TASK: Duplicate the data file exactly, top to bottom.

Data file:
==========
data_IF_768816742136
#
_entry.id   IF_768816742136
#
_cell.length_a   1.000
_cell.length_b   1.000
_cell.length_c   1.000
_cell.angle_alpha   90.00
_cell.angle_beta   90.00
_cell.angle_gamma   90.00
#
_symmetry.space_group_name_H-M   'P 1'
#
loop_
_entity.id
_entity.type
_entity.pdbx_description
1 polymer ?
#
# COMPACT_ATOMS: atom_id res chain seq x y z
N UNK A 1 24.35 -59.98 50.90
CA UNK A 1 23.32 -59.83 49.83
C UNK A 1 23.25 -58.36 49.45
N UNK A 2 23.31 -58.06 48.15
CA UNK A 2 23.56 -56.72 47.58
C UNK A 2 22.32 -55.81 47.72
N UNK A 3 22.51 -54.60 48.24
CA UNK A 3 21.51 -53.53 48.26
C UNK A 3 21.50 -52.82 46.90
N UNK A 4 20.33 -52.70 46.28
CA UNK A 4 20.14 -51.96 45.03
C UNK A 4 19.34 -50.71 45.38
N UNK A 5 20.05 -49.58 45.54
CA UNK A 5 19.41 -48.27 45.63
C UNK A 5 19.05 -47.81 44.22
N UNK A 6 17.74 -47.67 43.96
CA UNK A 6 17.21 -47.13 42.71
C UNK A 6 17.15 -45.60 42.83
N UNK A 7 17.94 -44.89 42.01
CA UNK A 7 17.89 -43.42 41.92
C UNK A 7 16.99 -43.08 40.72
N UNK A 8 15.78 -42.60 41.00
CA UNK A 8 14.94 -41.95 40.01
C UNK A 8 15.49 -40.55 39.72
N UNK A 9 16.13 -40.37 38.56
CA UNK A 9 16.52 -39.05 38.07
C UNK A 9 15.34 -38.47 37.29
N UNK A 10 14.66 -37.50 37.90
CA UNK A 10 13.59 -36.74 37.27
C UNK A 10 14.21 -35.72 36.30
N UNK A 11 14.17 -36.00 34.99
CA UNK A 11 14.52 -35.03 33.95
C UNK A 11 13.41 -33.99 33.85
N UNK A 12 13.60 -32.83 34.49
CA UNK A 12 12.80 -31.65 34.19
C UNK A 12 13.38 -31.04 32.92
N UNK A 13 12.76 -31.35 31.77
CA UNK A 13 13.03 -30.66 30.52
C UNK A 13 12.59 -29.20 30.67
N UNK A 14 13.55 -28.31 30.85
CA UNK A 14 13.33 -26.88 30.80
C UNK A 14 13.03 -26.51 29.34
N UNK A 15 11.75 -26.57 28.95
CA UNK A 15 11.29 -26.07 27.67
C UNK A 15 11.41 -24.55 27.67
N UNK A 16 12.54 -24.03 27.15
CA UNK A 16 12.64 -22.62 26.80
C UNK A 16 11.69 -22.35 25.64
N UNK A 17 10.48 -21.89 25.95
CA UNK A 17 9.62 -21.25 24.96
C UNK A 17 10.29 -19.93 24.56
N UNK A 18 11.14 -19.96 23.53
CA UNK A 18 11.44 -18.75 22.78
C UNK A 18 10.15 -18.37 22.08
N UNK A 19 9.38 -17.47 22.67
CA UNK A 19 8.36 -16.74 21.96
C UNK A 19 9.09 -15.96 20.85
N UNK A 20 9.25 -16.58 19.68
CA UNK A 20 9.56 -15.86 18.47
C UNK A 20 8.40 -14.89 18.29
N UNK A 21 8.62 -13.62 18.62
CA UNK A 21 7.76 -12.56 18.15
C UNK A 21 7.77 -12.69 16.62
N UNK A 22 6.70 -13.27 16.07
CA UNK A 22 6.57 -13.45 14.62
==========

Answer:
data_IF_768816742136
#
_entry.id   IF_768816742136
#
_cell.length_a   1.000
_cell.length_b   1.000
_cell.length_c   1.000
_cell.angle_alpha   90.00
_cell.angle_beta   90.00
_cell.angle_gamma   90.00
#
_symmetry.space_group_name_H-M   'P 1'
#
loop_
_entity.id
_entity.type
_entity.pdbx_description
1 polymer ?
#
# COMPACT_ATOMS: atom_id res chain seq x y z
N UNK A 1 24.35 -59.98 50.90
CA UNK A 1 23.32 -59.83 49.83
C UNK A 1 23.25 -58.36 49.45
N UNK A 2 23.31 -58.06 48.15
CA UNK A 2 23.56 -56.72 47.58
C UNK A 2 22.32 -55.81 47.72
N UNK A 3 22.51 -54.60 48.24
CA UNK A 3 21.51 -53.53 48.26
C UNK A 3 21.50 -52.82 46.90
N UNK A 4 20.33 -52.70 46.28
CA UNK A 4 20.14 -51.96 45.03
C UNK A 4 19.34 -50.71 45.38
N UNK A 5 20.05 -49.58 45.54
CA UNK A 5 19.41 -48.27 45.63
C UNK A 5 19.05 -47.81 44.22
N UNK A 6 17.74 -47.67 43.96
CA UNK A 6 17.21 -47.13 42.71
C UNK A 6 17.15 -45.60 42.83
N UNK A 7 17.94 -44.89 42.01
CA UNK A 7 17.89 -43.42 41.92
C UNK A 7 16.99 -43.08 40.72
N UNK A 8 15.78 -42.60 41.00
CA UNK A 8 14.94 -41.95 40.01
C UNK A 8 15.49 -40.55 39.72
N UNK A 9 16.13 -40.37 38.56
CA UNK A 9 16.52 -39.05 38.07
C UNK A 9 15.34 -38.47 37.29
N UNK A 10 14.66 -37.50 37.90
CA UNK A 10 13.59 -36.74 37.27
C UNK A 10 14.21 -35.72 36.30
N UNK A 11 14.17 -36.00 34.99
CA UNK A 11 14.52 -35.03 33.95
C UNK A 11 13.41 -33.99 33.85
N UNK A 12 13.60 -32.83 34.49
CA UNK A 12 12.80 -31.65 34.19
C UNK A 12 13.38 -31.04 32.92
N UNK A 13 12.76 -31.35 31.77
CA UNK A 13 13.03 -30.66 30.52
C UNK A 13 12.59 -29.20 30.67
N UNK A 14 13.55 -28.31 30.85
CA UNK A 14 13.33 -26.88 30.80
C UNK A 14 13.03 -26.51 29.34
N UNK A 15 11.75 -26.57 28.95
CA UNK A 15 11.29 -26.07 27.67
C UNK A 15 11.41 -24.55 27.67
N UNK A 16 12.54 -24.03 27.15
CA UNK A 16 12.64 -22.62 26.80
C UNK A 16 11.69 -22.35 25.64
N UNK A 17 10.48 -21.89 25.95
CA UNK A 17 9.62 -21.25 24.96
C UNK A 17 10.29 -19.93 24.56
N UNK A 18 11.14 -19.96 23.53
CA UNK A 18 11.44 -18.75 22.78
C UNK A 18 10.15 -18.37 22.08
N UNK A 19 9.38 -17.47 22.67
CA UNK A 19 8.36 -16.74 21.96
C UNK A 19 9.09 -15.96 20.85
N UNK A 20 9.25 -16.58 19.68
CA UNK A 20 9.56 -15.86 18.47
C UNK A 20 8.40 -14.89 18.29
N UNK A 21 8.62 -13.62 18.62
CA UNK A 21 7.76 -12.56 18.15
C UNK A 21 7.77 -12.69 16.62
N UNK A 22 6.70 -13.27 16.07
CA UNK A 22 6.57 -13.45 14.62